Posted by: Jerry Garrett | August 8, 2011

New Craigslist Scam: The Change of Address


Recently a family member contacted someone who was selling a “like new” mattress on the Las Vegas Craigslist site. It seemed like a good deal, and the seller purported to live in an upscale area of town. The picture of it made it look like a new mattress.

The family member emailed the seller and made arrangements to go and see the mattress (noon, on a weekday). I decided to tag along.

About five minutes before the agreed-upon meeting time, the seller called the family member’s cell phone (the number of which she had provided at the seller’s request) and said, “I’m not home. But my housekeeper has agreed to show it to you. She lives just around the corner. Let me give you her address.”

We were nearly in the original neighborhood – which was a nice area – so we pulled over to re-program the car’s navigation system. Far from being “just around the corner” the new address was more than four miles away from the original address.

Since we had already invested some time and effort, we decided to go to the new address. But it seemed odd that the mattress had so abruptly and quickly moved four miles across town.

It was in a very different sort of neighborhood – the kind you probably would not venture into alone – especially after dark. At the address we were given, a woman in a ratty green, black and red bathrobe was out front, running water from a garden hose over some rocks. (Why do rocks need to be watered?) A large man in a muscle shirt and sweat pants came out of the house, opened the garage and showed the mattress. It was ripped, stained, smelly and disgusting.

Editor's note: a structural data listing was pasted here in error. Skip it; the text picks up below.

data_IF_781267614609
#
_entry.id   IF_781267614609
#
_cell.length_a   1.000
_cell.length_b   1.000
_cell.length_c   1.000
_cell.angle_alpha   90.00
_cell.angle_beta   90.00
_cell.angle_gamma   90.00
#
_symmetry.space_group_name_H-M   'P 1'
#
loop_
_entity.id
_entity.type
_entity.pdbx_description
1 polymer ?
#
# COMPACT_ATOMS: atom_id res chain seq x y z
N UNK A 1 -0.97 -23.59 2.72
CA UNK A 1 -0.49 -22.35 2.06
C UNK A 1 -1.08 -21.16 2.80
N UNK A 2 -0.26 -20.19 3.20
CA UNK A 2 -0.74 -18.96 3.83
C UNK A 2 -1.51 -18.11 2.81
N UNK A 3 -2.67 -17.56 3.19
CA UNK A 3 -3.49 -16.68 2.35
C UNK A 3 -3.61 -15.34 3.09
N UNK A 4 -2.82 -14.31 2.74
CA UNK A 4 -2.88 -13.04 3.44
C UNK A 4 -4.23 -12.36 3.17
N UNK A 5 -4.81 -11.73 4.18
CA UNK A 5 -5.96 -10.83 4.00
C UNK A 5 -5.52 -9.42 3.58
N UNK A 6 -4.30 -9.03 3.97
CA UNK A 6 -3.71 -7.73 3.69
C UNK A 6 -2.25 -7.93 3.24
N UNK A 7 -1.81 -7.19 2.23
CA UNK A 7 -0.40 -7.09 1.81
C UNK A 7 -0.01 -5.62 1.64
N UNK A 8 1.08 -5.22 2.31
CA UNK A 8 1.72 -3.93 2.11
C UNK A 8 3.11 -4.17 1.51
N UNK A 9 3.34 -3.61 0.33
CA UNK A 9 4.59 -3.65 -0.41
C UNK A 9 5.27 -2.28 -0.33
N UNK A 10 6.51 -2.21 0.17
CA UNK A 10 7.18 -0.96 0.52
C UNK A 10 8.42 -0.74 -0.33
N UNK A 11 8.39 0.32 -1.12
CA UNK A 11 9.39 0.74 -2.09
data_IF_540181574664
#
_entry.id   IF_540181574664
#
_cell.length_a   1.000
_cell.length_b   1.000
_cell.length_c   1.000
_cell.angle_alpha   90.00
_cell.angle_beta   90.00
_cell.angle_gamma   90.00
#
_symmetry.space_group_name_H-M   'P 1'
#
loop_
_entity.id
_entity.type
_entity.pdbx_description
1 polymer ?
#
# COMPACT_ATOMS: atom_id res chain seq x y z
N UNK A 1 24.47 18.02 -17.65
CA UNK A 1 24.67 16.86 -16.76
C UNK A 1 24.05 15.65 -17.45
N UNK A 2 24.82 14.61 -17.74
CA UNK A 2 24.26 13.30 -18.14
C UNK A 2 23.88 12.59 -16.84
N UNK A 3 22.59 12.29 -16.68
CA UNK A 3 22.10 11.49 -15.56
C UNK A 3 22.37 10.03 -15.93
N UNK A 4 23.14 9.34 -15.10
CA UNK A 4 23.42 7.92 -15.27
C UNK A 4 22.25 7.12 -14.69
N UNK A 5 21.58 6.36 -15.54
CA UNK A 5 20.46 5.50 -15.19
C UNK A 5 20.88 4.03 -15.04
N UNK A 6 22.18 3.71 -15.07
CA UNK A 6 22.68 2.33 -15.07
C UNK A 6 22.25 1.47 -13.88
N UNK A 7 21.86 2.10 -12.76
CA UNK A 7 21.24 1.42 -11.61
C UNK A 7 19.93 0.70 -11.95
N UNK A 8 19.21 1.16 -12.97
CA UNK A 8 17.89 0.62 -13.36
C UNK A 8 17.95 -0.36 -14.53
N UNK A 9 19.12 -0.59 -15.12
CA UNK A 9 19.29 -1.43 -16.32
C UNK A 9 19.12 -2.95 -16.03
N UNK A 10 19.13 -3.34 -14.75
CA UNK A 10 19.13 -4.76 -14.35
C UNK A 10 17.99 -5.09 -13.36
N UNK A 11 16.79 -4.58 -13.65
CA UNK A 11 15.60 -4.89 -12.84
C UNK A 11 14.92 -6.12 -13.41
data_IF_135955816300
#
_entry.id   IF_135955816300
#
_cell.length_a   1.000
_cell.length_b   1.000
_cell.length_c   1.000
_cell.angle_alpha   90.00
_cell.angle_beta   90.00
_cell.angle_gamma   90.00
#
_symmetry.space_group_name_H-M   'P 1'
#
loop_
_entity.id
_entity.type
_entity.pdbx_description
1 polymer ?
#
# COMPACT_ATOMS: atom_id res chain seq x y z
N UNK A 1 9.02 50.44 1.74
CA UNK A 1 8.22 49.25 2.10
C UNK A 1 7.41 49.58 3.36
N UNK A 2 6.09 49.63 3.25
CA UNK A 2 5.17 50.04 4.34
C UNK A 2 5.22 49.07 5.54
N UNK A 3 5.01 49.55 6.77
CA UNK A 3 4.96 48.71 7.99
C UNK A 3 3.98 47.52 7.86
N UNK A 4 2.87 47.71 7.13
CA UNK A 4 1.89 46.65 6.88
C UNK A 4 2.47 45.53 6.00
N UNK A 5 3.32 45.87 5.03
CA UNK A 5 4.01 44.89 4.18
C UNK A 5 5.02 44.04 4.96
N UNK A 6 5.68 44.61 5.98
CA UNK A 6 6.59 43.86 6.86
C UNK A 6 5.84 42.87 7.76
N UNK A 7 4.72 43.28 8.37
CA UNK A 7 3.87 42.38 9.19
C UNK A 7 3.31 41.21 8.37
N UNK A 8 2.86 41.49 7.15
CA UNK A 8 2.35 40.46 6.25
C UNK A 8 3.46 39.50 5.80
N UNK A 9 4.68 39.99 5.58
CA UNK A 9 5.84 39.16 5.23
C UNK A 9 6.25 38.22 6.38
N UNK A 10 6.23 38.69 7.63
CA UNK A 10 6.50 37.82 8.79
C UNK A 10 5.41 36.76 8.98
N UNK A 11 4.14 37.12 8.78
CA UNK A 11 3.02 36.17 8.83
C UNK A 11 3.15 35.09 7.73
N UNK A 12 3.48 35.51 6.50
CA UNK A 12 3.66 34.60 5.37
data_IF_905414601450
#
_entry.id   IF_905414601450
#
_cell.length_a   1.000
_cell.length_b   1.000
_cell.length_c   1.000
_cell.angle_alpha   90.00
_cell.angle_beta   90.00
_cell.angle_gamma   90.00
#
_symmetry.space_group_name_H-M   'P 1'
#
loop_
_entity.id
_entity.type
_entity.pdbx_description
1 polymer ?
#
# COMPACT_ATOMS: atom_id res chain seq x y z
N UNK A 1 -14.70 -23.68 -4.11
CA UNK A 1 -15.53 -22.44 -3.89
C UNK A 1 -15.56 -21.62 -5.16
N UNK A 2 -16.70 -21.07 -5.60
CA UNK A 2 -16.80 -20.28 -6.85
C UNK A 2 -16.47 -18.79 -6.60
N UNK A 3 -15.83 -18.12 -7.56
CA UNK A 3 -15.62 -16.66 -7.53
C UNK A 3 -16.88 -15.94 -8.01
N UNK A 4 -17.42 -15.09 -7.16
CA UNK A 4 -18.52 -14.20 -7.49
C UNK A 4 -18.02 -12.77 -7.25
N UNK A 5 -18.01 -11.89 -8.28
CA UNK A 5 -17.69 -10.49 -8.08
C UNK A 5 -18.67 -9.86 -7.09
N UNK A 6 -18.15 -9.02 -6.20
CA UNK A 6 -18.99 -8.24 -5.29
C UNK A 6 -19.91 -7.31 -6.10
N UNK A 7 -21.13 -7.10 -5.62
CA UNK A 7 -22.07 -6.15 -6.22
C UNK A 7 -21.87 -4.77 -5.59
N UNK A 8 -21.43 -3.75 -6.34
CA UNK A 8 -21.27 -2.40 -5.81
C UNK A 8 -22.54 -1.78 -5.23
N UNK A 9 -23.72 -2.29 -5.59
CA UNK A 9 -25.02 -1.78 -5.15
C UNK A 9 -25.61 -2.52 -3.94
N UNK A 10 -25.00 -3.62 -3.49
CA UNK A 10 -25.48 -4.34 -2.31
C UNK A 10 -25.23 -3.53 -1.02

“It was just some Coke that was spilled on,” the man said.

We left.

It occurred to me that this was probably a scam – but a scam to accomplish what? If it was to lure someone into a bad neighborhood, who might be brow-beaten into buying a crappy mattress, that might be one thing. But if it was a scam to lure a woman alone into a bad neighborhood, under false pretenses, that was cause for serious concern and alarm.

Theoretically, if the family member had gone alone – and something went wrong – we would only know of the original address she had been going to. The bait-and-switch address would have been known only to her, and we would have had a much more difficult time, trying to figure out where she had gone.

There’s a lot of trust required in dealing with people on Craigslist. Craiglist is supposed to be monitoring scams, and seeking tips from people who encounter them. But we had a difficult time reporting the seller. We finally just checked a box on the listing that said “Prohibited”, which is sort of an umbrella category covering anything that the seller might have been doing that we judged to be against Craigslist’s rules and regulations. To have reported more specifically to Craigslist our concerns would have required a lot more digging into their customer service menus than we were able to do.

The web site should make it easier and be more vigilant in trying to root out scams like this. The consequences in not doing so could be grave.

If you encounter this scam, don’t fall for it.

Jerry Garrett

August 8, 2011


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